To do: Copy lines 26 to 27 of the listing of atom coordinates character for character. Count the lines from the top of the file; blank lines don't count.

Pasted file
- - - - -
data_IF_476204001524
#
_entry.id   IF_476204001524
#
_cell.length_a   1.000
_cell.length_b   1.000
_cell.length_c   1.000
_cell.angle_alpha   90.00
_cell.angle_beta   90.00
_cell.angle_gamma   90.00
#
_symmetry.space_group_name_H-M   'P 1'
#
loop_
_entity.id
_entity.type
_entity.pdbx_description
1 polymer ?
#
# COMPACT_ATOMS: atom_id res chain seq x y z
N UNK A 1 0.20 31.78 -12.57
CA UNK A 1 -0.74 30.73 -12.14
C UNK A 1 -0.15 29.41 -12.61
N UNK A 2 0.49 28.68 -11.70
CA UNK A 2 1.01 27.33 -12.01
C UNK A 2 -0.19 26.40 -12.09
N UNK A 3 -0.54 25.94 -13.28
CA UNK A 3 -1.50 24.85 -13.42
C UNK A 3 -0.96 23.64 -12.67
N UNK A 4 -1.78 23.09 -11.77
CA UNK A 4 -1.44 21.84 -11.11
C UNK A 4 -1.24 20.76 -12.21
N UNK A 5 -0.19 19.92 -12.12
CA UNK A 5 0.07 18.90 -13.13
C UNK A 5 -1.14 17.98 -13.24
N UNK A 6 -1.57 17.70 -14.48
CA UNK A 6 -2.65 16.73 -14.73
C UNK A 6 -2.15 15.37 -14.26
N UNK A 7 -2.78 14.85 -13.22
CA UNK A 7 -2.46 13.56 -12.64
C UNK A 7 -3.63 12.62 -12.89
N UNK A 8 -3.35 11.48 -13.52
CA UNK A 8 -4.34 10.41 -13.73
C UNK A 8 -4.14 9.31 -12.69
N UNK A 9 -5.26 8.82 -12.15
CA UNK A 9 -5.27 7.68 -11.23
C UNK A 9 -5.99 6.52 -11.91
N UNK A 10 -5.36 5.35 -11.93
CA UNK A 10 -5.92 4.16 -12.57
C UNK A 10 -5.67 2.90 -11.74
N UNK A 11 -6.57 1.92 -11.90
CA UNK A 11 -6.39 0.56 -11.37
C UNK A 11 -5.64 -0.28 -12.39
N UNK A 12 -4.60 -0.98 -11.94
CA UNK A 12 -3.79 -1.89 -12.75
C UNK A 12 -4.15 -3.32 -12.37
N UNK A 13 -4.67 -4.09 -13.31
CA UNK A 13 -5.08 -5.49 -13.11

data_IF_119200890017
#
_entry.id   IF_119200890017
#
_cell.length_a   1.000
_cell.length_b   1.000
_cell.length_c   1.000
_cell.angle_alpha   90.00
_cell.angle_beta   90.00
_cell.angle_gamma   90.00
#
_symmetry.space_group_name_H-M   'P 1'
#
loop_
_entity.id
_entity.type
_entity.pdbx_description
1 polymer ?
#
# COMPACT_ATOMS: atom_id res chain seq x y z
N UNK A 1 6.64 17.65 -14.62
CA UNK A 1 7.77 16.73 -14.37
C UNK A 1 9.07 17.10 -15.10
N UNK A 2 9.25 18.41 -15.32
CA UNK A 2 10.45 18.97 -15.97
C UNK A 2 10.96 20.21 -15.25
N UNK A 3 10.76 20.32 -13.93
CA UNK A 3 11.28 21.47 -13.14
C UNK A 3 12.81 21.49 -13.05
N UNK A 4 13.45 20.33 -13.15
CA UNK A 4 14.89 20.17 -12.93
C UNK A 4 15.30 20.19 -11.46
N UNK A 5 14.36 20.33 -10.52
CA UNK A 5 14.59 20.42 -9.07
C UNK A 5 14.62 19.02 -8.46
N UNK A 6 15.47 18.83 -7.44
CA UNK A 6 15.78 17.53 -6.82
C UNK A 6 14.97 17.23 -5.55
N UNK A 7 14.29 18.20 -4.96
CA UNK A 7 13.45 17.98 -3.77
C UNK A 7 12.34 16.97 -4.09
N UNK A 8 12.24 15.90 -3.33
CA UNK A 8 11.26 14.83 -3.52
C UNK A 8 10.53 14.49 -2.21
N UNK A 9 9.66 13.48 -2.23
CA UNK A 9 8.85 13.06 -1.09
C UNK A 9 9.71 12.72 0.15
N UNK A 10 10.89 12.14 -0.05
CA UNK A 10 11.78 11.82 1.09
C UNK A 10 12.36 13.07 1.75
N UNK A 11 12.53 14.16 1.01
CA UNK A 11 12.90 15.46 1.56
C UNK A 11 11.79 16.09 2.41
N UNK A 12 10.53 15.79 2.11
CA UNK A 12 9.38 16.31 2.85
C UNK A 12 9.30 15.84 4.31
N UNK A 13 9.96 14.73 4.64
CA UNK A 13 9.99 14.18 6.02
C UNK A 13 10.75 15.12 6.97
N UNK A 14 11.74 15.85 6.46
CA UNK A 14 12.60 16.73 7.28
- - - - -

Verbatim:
C UNK A 2 -0.19 26.40 -12.09
N UNK A 3 -0.54 25.94 -13.28